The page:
I’ve been thinking some more about how I can get my students to be more logical in their approach to choosing their moves.  That is not just playing any move that appeals, but looking at candidate moves and analysing variations to a conclusion.  If I can encourage them to use their imagination and not just look at/play the obvious moves then that would be a bonus also.

There is one nice puzzle that I have pinched from Chris Depasquale’s book “My 60 Memorable Columns” that illustrates very well the hidden depths in chess and how a “C grade” player may reach a conclusion after analysing 2 moves deep, whereas a “B grade” player will look further and find a good move 4 moves into the analysis.  This continues right up to where a grandmaster may analyse 7 moves deep to find the correct evaluation of that variation.  It’s a great puzzle!

Of course the best way to solve a chess puzzle is to use your pattern recognition skills to recall a similar theme that you have seen before that may lead you to the solution to the puzzle.   A large part of chess skill is in fact “pattern recognition” and you can develop this skill by reading lot of chess books, testing your tactics on such sites as “Chess Tempo” and playing heaps of lightning chess.  In today’s puzzle I cottoned onto the right idea straight away (pattern recognition) but it took me about a minute to work out how to bring about the pattern that I wanted to achieve.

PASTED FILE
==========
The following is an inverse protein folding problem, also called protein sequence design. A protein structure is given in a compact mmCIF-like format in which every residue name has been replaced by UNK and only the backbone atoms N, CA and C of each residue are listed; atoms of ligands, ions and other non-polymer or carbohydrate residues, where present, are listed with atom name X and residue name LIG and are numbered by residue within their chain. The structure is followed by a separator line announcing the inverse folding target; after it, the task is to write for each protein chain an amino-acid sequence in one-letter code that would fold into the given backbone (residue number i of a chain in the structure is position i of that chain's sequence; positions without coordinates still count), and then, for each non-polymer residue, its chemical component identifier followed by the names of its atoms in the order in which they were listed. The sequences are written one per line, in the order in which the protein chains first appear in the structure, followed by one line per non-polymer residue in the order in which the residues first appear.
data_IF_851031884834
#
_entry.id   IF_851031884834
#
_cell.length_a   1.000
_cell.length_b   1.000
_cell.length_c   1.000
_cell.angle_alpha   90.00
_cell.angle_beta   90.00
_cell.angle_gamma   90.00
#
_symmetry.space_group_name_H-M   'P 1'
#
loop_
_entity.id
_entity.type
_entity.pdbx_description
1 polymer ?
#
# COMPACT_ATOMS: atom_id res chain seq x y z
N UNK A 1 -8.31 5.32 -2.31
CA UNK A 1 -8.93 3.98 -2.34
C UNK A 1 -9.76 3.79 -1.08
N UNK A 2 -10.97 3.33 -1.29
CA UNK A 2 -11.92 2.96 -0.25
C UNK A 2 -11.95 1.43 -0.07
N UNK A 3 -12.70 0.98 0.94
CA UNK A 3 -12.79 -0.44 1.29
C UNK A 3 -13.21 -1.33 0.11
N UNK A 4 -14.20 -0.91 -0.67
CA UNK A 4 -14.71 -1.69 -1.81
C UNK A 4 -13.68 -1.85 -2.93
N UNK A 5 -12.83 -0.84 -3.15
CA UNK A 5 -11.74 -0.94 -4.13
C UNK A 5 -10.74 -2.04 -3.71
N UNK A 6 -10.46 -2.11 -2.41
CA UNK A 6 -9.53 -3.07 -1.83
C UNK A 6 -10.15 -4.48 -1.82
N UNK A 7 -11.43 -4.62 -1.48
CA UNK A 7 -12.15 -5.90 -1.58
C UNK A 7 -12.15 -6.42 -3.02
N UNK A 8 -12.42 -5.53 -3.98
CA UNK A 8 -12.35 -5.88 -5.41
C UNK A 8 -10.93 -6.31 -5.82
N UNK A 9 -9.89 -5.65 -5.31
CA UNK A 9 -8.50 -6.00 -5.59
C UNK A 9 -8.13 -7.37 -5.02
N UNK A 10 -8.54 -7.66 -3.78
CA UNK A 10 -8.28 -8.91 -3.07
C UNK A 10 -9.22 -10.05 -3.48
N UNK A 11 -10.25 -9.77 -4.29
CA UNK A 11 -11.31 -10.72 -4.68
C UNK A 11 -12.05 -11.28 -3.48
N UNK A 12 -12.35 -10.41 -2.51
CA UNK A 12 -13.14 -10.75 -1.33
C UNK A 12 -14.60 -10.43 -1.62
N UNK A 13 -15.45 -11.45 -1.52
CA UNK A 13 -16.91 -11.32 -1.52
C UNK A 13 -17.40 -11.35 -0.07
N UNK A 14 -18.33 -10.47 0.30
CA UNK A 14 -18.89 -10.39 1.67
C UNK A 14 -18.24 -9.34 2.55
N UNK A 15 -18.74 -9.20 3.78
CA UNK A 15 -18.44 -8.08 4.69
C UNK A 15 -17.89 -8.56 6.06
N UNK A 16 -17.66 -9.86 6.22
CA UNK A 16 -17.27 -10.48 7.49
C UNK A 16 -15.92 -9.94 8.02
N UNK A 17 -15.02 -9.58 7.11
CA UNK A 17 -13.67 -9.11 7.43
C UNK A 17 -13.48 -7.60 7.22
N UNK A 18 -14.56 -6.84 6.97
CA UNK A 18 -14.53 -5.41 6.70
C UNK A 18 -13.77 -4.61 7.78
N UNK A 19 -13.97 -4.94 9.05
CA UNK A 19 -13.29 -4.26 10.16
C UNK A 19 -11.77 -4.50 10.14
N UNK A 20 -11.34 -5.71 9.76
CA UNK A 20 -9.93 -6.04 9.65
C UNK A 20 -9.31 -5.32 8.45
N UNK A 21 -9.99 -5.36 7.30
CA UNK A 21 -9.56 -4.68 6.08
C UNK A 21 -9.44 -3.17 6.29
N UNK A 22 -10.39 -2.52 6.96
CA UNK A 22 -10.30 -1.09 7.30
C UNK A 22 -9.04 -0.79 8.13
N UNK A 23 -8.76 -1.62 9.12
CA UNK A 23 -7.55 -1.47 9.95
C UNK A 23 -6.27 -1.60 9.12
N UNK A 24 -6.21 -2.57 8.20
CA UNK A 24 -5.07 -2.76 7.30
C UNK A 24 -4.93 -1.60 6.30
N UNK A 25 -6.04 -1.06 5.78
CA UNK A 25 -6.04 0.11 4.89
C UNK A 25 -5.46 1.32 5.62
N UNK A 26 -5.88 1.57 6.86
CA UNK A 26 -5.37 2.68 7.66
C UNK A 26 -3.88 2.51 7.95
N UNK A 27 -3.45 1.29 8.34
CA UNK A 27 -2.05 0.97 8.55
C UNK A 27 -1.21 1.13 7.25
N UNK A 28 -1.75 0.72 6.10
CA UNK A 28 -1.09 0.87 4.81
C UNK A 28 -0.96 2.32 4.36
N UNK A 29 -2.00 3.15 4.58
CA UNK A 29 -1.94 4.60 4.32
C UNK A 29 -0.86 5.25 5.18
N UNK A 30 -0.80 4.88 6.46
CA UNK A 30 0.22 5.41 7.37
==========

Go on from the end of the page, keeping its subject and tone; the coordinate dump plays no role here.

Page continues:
In my lessons this week I’ve been trying to teach my students how to solve puzzles by using a technique whereby you ask yourself questions about the position based on what you would like to achieve.  The questions could be along the lines of “I want to get a draw so can I do this by a) perpetual check, b) insufficient mating material, c) setting up a blockade or d) stalemate?”  Based on these questions you may decide that your only chance to draw is by trying for a stalemate.  Now that your mind is focused on this goal you can ask “OK, on which square do I think I could be stalemated?”  If you can find a possible square then it only remains to work out how to achieve the stalemate.   Can you see the process I’m using?   Rather than starting from the original position and working forwards we look at the desired end position and work backwards.

Try using this technique on today’s puzzle and see if it helps you.   It’s White to play and draw.

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